A panel of four successful and experienced writers will deliver nuts and bolts guidance to researching and writing about extreme experiences, realistic characters and the constraints of time and place. Live examples, top tips and much, much more.
A gladius point on your neck, a French revolutionary spy intent on silencing you, a woman defending a castle and her honour while the husband is away at war? Terrifying certainly, but in extreme circumstances there is also muddle, boredom and cock-up in between sharp peaks of action and danger. How to write this authentically is the question that Alison Morton (author of the highly acclaimed Roma Nova series) will examine.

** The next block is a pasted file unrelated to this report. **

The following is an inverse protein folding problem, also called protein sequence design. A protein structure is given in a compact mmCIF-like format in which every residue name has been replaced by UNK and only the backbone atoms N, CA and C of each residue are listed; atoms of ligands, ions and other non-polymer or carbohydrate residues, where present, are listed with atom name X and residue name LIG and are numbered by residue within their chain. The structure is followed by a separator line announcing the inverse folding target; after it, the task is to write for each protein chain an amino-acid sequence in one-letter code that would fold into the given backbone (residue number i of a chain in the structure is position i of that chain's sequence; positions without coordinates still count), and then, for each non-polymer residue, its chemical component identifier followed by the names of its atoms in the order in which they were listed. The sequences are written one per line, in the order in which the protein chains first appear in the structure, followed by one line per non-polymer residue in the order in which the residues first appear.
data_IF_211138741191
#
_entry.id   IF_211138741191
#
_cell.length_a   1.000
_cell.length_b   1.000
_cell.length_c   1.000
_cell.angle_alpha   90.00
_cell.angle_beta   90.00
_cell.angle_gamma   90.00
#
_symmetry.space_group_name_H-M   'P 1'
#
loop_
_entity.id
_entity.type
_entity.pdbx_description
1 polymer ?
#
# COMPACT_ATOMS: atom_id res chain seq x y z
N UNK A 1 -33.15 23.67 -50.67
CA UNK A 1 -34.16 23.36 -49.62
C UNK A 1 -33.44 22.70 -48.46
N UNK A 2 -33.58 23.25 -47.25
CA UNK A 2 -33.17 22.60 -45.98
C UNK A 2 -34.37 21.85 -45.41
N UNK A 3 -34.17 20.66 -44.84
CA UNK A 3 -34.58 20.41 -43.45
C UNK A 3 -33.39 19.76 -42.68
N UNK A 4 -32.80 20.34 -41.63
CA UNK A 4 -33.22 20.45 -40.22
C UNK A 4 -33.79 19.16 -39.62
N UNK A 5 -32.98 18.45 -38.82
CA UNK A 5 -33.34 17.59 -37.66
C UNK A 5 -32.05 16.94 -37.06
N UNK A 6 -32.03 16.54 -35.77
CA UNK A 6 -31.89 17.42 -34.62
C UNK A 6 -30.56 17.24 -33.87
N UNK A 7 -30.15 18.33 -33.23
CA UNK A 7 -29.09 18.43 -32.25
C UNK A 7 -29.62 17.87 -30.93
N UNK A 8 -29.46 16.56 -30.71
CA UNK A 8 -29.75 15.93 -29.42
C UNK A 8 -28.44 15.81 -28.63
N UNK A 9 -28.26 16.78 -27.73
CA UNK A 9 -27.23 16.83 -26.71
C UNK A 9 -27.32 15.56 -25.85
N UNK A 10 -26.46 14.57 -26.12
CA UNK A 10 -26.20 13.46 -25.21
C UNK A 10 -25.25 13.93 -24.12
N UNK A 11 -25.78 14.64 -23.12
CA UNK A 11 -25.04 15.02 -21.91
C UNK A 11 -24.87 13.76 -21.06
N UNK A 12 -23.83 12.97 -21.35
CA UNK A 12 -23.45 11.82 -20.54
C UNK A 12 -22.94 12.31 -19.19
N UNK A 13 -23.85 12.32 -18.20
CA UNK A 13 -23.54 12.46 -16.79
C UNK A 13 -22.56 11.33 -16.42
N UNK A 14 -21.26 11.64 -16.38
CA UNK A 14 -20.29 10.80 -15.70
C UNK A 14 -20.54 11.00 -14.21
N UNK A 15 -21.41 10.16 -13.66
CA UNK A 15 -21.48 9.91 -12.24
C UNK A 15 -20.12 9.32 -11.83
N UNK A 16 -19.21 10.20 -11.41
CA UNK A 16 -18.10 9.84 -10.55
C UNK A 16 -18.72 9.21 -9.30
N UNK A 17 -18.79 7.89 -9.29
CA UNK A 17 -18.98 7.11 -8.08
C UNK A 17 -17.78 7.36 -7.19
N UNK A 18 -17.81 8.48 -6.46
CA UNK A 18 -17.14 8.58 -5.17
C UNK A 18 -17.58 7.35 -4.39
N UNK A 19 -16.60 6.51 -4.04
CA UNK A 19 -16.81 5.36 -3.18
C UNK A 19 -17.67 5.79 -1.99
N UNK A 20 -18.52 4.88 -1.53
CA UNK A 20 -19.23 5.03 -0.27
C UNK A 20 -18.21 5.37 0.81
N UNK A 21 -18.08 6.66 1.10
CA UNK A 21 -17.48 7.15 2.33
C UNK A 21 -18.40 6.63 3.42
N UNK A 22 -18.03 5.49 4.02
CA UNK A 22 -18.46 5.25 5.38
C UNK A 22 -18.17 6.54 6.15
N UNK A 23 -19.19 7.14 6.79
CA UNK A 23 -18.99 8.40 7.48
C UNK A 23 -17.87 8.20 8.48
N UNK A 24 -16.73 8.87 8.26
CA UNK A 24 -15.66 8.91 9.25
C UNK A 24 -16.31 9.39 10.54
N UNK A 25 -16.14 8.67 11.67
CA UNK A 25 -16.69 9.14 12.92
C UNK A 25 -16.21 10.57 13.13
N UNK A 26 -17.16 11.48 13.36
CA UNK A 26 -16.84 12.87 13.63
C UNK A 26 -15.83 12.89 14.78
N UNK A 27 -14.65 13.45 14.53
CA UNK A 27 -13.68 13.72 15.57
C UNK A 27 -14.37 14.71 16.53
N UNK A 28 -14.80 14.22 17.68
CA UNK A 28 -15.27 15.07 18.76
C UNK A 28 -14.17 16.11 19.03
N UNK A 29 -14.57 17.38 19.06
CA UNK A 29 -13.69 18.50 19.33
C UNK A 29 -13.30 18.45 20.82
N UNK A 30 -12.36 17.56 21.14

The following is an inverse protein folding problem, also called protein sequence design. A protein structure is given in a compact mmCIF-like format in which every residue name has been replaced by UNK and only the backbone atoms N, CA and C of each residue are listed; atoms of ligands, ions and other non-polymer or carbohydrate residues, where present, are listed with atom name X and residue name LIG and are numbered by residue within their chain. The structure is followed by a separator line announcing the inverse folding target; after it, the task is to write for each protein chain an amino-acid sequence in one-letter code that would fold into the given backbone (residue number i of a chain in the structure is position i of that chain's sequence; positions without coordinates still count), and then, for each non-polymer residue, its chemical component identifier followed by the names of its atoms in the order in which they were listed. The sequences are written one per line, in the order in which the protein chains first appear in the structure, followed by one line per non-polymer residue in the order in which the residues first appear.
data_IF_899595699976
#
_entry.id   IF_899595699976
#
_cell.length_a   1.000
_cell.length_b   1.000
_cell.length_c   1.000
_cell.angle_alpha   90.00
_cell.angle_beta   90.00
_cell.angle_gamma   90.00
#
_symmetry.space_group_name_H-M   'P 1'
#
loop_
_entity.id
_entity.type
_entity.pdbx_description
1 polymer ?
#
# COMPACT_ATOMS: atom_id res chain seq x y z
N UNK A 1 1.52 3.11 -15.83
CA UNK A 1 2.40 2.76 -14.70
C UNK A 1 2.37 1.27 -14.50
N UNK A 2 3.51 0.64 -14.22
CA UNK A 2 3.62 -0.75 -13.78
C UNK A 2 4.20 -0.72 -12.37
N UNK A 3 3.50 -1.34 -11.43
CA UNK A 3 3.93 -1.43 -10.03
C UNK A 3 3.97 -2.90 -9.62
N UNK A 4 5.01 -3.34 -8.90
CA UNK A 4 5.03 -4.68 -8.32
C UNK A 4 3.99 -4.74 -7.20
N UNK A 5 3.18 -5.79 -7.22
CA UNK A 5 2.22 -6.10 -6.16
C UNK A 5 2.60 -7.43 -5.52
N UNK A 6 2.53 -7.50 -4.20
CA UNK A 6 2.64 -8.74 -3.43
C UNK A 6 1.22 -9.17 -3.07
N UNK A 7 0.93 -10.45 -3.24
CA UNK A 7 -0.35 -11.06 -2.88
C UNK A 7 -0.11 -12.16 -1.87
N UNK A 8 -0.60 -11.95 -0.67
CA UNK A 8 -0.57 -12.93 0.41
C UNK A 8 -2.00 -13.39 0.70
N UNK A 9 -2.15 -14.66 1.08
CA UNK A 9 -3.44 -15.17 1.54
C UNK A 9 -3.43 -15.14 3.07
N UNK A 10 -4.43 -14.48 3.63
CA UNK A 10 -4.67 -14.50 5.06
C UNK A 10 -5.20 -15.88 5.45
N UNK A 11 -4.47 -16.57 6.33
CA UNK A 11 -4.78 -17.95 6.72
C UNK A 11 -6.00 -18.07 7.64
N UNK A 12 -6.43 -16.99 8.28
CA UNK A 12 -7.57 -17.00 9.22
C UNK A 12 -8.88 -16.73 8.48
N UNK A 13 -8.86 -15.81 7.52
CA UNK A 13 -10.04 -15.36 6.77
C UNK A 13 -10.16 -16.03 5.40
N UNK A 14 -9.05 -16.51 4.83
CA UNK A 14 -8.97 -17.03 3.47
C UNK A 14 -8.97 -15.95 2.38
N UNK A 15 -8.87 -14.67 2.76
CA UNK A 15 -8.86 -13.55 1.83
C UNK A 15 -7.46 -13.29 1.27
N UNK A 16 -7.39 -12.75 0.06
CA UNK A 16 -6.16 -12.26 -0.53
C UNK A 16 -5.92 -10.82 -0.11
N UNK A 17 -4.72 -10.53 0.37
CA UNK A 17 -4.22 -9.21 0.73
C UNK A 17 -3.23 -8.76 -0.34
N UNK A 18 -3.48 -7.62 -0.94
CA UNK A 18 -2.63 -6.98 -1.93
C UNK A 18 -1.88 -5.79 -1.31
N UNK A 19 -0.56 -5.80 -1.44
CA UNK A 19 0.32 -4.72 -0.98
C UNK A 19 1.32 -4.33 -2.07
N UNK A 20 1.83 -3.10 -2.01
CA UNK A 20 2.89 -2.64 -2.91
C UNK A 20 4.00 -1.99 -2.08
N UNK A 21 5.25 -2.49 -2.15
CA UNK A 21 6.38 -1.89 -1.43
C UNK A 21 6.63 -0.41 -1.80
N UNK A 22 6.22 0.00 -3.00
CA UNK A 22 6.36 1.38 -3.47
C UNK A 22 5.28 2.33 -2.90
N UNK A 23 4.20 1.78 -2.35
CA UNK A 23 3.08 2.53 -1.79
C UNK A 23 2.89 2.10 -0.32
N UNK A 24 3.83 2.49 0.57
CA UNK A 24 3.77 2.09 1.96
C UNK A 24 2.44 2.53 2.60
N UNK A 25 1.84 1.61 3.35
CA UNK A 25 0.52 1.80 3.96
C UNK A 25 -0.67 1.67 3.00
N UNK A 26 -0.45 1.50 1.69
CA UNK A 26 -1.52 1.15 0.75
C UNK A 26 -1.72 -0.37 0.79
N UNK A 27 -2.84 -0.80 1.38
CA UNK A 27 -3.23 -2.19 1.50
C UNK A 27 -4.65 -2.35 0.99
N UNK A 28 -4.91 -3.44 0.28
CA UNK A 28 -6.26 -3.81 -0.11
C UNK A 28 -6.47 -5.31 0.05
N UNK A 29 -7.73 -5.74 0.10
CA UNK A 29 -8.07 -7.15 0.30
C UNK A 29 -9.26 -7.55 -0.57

History is usually written by and about the rich and famous, but Lucienne Boyce (author of non-fiction 'The Bristol Suffragettes', and historical novels 'To the Fair Land' and 'Bloodie Bones: A Dan Foster Mystery') will look at how your research can bring to life the amazing stories of the people that history has so often overlooked.
Researching time isn’t only the domain of historical fiction. Even novels set in the present day must conform to the rules, from the time-frame in which events take place, to the season in which your novel is set. Wendy Percival (author of the Esme Quentin series of mystery crime novels) offers a timely reminder of how to avoid the pitfalls.
The panel will be chaired by historical fiction writer David Ebsworth, whose novels include 'The Song-Sayer's Lament' and 'The Last Campaign of Marianne Tambour'.
Riverside Room. Tickets £4 - not for profit.